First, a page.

for locally declared objects down to the finest details.

Strictly speaking, I have to correct my own explanation: Neither
declares objects, but instead object names with types and values of
that type to be resolved by the linker (or later, anyhow).

I hope this gets a "concise, no; correct, yes" response, at least.

--
[Erik Naggum]           Naggum Software; Gaustadalleen 21; 0371 OSLO; NORWAY

  therefore I post.     +47-295-8622, +47-256-7822, (fax) +47-260-4427



Sat, 13 Mar 1993 07:00:04 GMT  
 Difference between "char *arr" and "char arr[]"

Quote:

>Rather, "char arr[14]" declares an array, but "extern char arr[]" only
>declares that "arr" is some constant pointer the value of which is to
>be resolved by the linker.

I disagree.  Both are *declarations*; the one without "extern" happens to also
serve as a *definition*.  So I would say that "char arr[14]" declares an array
and (being a definition) also causes storage to be allocated for it (probably
by a linker), while "extern char arr[]" declares an array and causes the name
"arr" to be associated with the same storage that was allocated under that
name in some other compilation unit.

There are no pointers (in the C sense) involved here, at least not until such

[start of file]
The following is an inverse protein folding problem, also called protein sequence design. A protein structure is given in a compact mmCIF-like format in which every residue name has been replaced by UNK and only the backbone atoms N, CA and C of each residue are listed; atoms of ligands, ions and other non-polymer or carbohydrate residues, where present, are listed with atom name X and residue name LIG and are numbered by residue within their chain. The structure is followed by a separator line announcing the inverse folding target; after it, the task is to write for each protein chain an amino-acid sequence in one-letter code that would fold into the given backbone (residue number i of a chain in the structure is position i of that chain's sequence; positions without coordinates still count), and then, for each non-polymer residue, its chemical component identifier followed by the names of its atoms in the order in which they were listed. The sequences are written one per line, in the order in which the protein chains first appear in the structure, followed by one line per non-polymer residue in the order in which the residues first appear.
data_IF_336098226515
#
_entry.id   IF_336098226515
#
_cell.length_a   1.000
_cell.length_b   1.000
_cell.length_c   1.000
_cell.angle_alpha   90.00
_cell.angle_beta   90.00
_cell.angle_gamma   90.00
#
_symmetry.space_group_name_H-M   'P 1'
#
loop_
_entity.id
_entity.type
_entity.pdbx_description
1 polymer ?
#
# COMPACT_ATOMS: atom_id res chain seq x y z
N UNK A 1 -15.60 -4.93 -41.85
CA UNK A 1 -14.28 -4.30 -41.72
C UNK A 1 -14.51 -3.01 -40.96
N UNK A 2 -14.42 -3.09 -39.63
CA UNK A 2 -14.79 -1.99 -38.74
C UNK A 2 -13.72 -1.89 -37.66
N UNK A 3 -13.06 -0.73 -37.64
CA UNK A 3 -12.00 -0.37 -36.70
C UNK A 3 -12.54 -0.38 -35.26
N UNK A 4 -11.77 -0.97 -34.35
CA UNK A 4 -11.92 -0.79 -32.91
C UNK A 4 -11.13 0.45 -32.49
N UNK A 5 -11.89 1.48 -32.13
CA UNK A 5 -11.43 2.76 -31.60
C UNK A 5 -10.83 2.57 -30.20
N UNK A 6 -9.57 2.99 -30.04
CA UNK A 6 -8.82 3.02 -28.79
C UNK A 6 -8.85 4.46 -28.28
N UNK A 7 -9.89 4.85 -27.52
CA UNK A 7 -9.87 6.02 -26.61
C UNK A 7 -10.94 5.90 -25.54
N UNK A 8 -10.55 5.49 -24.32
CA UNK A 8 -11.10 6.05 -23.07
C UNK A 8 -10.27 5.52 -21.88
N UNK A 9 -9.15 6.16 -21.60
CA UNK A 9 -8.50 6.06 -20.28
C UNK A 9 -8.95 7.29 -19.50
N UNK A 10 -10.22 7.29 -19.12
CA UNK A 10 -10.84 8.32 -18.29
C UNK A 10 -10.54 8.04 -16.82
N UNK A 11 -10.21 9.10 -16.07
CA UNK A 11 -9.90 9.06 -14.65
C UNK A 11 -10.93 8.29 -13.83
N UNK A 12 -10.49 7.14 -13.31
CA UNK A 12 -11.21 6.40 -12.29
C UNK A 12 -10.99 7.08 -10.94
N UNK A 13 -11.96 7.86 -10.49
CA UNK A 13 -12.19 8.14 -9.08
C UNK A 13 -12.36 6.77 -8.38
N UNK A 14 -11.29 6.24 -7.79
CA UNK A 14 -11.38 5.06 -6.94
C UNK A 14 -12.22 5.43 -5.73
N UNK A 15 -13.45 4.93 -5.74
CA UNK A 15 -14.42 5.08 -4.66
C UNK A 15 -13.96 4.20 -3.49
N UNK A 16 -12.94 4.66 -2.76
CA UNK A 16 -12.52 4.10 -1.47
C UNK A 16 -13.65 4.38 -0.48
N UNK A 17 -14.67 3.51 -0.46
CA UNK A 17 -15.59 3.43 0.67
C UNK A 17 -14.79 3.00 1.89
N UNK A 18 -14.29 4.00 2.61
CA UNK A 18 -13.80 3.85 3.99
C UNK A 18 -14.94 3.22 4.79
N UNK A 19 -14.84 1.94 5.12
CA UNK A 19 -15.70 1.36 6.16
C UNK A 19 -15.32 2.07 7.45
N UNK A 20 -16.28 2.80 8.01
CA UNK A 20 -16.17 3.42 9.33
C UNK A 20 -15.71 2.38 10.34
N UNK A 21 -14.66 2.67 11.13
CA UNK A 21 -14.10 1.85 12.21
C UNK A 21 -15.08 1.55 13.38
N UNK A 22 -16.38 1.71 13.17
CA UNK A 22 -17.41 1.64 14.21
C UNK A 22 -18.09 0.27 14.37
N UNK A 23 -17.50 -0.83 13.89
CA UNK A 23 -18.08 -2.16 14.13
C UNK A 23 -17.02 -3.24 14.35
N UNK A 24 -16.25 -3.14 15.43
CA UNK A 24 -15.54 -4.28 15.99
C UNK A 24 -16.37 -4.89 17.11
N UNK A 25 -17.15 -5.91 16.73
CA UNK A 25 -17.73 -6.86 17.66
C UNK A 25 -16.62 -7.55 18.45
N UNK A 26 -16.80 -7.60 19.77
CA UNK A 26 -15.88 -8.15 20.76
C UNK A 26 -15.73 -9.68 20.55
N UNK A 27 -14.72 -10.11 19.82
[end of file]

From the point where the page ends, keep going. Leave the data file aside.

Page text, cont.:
time as the name "arr" is used in an rvalue context.




Sat, 13 Mar 1993 11:36:44 GMT  
 Difference between "char *arr" and "char arr[]"

explained why 'extern char *arr' and 'extern char arr[]' isn't the same thing.

I admire you, Chris, for having so much patience.  The answer I had expected was
RTFM or RTFFAQ.
--

                Path:           uunet!mcsun!orcenl!bengsig
                From IBM:       auschs!ibmaus!cs.utexas.edu!uunet!oracle!bengsig



Sat, 13 Mar 1993 16:16:09 GMT  
 Difference between "char *arr" and "char arr[]"
Following the discussion, I feel that two issues are beeing mixed:
1 - an object is either an array OR a pointer with no ambiguity.
2 - a reference to an object can mix array/pointer notation.

If an object is declared/defined so as to lead the compiler to see it as an
array then all references will follow this notion, same with pointer.
So: a[4] can be used to refer to 'a' (regardless if 'a' is arr/point) and the
appropriate code will be emitted depending on THE TYPE of a. '*(a+4)' will do
the same. The C syntax/semantics defines this clearly.
--
Regards
        Eyal



Sun, 14 Mar 1993 06:30:20 GMT  
 
 [ 17 post ]  Go to page: [1] [2]

 Relevant Pages 

1. difference between "char*" and "const char*"

2. char foo[]=""; vs char* foo="";

3. char a[] = "abc"; char* a = "abc";

4. difference between 'char *arr' and 'char arr []'

5. decode/unescape "%uxxxx" char in VC++

6. char a[] = ("x");

7. Any != between (char) NULL and ""

8. is this allowed char *name = "bryan"

9. Delete "/" from char pointer

10. What is "unsigned char data[0];"

11. Initialize a char* with "a string"???

12. How do YOU pronounce "char"

 

 
Powered by phpBB® Forum Software